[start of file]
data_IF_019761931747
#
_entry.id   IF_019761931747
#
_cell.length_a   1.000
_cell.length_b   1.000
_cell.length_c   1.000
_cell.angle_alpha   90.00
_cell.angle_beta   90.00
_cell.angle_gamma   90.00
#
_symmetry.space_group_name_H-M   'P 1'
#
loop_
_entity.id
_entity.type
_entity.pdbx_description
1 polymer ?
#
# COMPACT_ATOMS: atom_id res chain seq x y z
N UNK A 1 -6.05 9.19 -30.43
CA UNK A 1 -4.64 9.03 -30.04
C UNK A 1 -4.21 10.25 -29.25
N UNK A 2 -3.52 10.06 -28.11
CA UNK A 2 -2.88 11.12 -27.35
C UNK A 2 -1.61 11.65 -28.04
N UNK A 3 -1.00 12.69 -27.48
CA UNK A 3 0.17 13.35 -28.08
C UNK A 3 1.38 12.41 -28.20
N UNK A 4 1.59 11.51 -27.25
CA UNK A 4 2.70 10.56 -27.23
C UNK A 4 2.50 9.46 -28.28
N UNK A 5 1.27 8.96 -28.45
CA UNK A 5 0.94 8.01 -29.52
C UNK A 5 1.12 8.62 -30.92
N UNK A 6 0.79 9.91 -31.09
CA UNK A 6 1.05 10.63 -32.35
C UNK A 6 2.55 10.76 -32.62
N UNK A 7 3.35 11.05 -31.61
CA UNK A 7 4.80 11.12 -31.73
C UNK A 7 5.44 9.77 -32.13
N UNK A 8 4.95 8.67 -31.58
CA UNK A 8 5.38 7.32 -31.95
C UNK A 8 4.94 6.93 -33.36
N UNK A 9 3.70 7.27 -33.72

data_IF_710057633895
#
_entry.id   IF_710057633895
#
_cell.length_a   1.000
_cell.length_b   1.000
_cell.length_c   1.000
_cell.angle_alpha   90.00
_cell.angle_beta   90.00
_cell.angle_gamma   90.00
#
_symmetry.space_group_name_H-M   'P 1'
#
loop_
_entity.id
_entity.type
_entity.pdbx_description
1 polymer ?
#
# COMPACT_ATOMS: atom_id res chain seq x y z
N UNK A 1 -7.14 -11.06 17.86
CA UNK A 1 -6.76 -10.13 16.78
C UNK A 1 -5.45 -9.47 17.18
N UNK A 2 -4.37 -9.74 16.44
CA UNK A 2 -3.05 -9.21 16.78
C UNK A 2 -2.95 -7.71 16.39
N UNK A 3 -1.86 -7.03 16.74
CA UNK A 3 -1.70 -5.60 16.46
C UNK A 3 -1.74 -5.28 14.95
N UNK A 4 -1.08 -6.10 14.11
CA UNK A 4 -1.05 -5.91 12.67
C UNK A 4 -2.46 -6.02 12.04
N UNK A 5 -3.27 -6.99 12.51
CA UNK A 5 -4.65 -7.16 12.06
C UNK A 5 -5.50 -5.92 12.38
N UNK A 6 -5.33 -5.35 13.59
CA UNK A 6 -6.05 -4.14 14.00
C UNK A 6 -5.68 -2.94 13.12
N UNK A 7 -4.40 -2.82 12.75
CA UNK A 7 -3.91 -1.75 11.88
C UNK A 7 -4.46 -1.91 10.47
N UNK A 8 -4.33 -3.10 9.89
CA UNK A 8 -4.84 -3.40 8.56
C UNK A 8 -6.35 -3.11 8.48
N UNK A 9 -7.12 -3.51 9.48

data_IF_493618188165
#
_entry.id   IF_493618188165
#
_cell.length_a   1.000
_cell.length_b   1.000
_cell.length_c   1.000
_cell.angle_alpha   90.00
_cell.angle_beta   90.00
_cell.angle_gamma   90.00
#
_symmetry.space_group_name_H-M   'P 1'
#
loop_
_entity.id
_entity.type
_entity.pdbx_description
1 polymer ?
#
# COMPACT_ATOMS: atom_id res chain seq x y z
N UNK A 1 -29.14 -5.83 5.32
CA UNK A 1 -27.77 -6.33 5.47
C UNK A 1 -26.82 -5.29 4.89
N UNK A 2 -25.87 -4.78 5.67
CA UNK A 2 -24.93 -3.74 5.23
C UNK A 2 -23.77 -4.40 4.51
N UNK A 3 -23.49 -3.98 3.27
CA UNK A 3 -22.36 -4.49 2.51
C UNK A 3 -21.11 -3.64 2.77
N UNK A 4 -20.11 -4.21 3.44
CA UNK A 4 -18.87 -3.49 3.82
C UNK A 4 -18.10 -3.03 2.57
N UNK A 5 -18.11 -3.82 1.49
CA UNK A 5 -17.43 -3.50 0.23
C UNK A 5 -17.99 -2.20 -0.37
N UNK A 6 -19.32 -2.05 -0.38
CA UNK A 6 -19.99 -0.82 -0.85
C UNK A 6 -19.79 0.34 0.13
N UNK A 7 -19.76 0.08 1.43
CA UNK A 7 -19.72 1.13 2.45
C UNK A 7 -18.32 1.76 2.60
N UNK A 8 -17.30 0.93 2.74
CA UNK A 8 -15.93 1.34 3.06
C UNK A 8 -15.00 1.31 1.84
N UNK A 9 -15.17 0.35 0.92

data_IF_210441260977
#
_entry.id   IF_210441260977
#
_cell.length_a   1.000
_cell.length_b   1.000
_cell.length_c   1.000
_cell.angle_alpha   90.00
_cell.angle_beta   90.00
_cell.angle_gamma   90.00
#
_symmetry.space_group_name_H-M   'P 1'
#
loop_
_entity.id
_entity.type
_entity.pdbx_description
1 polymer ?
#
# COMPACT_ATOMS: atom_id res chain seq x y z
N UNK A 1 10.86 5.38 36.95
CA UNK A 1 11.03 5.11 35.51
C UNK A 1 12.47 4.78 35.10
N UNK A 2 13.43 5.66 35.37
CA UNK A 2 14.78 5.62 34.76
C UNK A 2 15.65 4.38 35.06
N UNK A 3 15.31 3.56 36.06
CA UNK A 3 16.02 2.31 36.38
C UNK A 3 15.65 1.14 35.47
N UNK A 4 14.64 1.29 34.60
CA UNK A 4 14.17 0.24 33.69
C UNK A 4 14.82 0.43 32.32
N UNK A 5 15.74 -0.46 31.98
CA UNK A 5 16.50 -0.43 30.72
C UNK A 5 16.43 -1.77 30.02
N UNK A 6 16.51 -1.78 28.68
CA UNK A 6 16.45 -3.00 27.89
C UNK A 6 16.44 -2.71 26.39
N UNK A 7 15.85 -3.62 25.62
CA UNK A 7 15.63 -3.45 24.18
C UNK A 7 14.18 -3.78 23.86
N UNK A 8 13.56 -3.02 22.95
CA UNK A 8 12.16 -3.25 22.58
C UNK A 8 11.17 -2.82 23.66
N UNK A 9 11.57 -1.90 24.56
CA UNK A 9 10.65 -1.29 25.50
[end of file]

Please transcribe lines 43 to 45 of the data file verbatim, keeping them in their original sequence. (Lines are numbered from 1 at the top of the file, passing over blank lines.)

CA UNK A 8 5.38 7.32 -31.95
C UNK A 8 4.94 6.93 -33.36
N UNK A 9 3.70 7.27 -33.72